Popular gambling games don't change that much. Blackjack isn't a trend, craps isn't a passing fad. Twenty years from now if you're in Vegas, more likely than not you'll be able to bet the hard eight. People have been playing poker a long time. I think you're confusing the social trend, people talking about it at the water cooler, poker being a 'cool' thing to do, with poker being profitable. There's a bit of a connection there but less than you may think.

Poker isn't just popular for people 'going pro', it is popular. Can the game support everyone who claims to be going pro. Of course not, but not all of the 'pros' are winning players, and when the winners are living under the stress of being a pro, some of them won't be able to fade it, and they too will lose.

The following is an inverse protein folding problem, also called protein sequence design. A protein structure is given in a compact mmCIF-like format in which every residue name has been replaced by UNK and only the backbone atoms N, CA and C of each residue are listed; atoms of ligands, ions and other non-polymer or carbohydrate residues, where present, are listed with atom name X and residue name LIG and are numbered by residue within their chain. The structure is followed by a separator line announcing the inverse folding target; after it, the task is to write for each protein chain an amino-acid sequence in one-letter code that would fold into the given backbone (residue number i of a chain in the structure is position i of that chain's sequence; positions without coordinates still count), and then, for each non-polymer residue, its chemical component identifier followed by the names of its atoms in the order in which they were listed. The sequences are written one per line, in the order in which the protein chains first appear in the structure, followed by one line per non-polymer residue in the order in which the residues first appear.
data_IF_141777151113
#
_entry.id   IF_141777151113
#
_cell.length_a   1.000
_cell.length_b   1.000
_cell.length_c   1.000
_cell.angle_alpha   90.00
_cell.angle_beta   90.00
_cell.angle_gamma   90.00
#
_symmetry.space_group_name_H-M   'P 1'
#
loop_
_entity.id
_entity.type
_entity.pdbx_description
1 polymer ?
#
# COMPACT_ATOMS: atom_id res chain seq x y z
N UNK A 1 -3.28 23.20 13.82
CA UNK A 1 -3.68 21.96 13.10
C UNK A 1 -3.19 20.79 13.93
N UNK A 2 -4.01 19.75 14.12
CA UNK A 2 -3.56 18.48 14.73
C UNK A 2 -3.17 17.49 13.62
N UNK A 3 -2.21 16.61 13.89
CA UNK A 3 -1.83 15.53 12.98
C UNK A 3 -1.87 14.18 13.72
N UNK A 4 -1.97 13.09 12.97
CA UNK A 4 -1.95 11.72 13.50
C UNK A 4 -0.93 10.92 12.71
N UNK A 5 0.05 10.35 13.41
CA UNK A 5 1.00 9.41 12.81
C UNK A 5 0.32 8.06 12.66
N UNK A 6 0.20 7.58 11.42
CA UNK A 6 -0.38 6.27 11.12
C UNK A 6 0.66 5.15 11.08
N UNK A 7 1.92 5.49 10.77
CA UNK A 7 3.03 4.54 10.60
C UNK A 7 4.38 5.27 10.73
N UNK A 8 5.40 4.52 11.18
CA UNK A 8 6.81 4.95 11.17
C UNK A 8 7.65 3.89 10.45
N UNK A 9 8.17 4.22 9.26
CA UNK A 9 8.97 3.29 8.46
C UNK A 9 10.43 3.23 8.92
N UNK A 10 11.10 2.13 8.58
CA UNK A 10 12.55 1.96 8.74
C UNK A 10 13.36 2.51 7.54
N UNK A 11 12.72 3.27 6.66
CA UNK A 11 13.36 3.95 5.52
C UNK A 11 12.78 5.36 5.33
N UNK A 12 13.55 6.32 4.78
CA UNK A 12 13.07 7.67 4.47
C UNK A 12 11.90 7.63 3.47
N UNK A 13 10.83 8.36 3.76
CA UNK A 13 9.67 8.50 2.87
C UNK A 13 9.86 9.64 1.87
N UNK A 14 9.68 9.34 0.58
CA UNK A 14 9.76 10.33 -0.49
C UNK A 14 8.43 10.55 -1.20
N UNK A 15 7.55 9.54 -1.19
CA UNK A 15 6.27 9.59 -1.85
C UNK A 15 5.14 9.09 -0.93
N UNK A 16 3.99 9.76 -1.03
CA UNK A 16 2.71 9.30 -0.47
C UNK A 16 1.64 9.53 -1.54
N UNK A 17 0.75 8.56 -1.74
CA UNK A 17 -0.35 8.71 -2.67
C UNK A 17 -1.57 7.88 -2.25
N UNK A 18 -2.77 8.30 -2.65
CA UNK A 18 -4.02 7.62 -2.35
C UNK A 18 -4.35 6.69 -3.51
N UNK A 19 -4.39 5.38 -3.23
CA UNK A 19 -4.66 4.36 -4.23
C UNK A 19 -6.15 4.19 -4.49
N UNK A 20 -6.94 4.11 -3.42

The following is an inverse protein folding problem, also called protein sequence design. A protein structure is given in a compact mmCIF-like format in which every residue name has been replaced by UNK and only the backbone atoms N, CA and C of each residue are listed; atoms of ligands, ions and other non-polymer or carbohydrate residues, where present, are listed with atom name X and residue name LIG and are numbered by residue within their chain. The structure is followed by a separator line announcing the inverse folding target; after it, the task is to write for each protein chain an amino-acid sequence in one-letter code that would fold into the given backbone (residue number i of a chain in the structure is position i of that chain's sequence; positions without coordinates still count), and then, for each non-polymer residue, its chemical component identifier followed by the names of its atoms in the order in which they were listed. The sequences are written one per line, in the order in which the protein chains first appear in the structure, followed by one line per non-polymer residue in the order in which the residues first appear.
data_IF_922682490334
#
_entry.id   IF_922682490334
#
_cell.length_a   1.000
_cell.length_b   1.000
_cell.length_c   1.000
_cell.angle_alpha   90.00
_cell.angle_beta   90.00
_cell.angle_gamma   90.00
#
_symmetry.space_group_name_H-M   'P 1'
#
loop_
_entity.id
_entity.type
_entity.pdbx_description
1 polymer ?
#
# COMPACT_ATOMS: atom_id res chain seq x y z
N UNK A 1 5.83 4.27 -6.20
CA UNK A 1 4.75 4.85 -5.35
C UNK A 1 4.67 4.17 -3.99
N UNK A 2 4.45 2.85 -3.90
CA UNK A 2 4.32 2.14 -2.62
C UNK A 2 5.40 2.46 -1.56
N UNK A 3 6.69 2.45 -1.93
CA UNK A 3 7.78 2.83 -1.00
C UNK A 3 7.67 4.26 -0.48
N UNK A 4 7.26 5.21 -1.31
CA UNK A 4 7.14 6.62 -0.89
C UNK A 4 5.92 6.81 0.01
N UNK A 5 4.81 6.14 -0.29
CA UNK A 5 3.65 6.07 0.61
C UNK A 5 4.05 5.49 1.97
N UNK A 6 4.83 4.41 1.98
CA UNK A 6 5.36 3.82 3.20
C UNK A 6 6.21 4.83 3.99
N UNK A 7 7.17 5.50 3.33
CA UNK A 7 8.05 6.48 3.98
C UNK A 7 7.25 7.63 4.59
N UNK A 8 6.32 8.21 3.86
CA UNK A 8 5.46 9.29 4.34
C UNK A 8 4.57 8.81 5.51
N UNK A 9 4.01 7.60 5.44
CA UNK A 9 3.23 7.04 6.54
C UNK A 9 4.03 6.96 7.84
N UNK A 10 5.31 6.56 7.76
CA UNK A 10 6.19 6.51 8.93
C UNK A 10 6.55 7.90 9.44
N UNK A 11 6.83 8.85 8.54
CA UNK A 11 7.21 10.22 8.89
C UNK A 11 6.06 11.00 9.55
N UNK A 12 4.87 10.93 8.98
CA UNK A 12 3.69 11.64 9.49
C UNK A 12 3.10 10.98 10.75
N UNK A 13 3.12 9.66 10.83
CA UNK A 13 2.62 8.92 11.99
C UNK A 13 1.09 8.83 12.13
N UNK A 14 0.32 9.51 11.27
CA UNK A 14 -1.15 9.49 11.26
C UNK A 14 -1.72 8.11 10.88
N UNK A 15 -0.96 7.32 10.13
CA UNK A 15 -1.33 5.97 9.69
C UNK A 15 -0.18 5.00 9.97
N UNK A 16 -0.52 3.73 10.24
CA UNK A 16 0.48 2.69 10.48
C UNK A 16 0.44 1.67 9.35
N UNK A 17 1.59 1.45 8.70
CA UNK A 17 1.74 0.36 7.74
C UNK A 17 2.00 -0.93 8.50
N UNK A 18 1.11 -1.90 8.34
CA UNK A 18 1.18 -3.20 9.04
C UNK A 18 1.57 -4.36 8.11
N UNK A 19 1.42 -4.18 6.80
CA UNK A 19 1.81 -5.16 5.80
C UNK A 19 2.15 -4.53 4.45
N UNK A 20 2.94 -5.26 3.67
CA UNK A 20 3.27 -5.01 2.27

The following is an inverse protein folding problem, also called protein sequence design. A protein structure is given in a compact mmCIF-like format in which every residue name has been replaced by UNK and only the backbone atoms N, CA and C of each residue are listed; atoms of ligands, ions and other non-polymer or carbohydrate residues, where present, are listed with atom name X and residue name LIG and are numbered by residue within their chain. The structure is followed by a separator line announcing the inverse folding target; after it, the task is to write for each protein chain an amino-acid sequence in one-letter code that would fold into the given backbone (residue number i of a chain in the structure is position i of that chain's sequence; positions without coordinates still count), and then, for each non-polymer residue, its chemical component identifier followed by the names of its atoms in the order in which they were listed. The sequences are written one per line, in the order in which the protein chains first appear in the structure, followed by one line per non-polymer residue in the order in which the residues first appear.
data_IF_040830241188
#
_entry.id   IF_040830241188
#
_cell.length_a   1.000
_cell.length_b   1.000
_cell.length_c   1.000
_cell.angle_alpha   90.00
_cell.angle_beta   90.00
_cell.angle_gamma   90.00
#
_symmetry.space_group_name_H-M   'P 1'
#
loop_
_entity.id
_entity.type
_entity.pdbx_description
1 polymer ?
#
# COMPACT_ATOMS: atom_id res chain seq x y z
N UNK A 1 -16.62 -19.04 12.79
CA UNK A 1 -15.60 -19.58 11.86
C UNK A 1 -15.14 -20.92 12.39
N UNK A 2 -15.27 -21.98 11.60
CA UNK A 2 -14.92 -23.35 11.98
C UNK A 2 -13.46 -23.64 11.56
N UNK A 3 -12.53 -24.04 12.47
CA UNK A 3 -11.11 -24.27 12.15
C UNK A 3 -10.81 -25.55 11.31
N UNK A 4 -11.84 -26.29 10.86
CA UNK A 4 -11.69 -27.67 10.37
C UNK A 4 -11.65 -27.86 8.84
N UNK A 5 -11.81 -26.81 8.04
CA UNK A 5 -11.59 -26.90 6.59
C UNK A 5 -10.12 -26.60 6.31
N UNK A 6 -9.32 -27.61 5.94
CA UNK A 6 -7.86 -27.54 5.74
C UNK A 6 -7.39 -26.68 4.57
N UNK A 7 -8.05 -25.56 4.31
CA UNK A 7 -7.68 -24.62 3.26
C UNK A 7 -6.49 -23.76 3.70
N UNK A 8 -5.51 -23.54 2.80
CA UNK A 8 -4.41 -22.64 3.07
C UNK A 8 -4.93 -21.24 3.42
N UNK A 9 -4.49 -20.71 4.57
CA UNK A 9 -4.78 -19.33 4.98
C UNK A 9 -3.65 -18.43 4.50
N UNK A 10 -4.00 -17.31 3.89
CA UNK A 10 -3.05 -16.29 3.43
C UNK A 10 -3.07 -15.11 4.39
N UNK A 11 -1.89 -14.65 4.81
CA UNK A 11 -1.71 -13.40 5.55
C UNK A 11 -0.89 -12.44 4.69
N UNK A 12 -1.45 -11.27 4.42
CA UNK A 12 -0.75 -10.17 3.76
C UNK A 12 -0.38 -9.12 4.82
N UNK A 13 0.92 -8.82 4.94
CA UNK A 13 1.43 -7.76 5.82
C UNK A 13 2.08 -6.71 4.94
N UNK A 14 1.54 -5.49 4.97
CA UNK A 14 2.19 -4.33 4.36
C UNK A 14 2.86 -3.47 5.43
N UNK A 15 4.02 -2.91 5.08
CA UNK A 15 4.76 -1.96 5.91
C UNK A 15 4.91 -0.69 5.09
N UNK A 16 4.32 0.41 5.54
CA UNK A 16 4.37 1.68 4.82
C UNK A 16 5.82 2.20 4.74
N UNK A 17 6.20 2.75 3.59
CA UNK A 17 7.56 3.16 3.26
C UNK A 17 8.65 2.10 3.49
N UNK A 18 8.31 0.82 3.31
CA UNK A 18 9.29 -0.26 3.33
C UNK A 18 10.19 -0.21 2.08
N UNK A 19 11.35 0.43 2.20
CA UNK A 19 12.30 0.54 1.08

posted by BigSky at 3:27 PM on June 18, 2007 [1 favorite]

I'm not going to try to answer the question of what path you should take with your life. But if you're interested in finding out if you're a winning online player, Poker Tracker is a great tool. Play 50,000 hands or so. See your win rate.

You might do this already, but if you don't, it's a good way to get information about leaks in your game (if that's your goal) or assess your prospects for moving up (if that turns out to be the road you want to travel).

Also, if you're thinking about playing for a living, you should check out this guy's graph. You probably won't be playing that kind of stakes, but it's upswings and downswings like this that ensure I will never try to be a professional gambler.
posted by jeffmshaw at 4:25 PM on June 18, 2007 [1 favorite]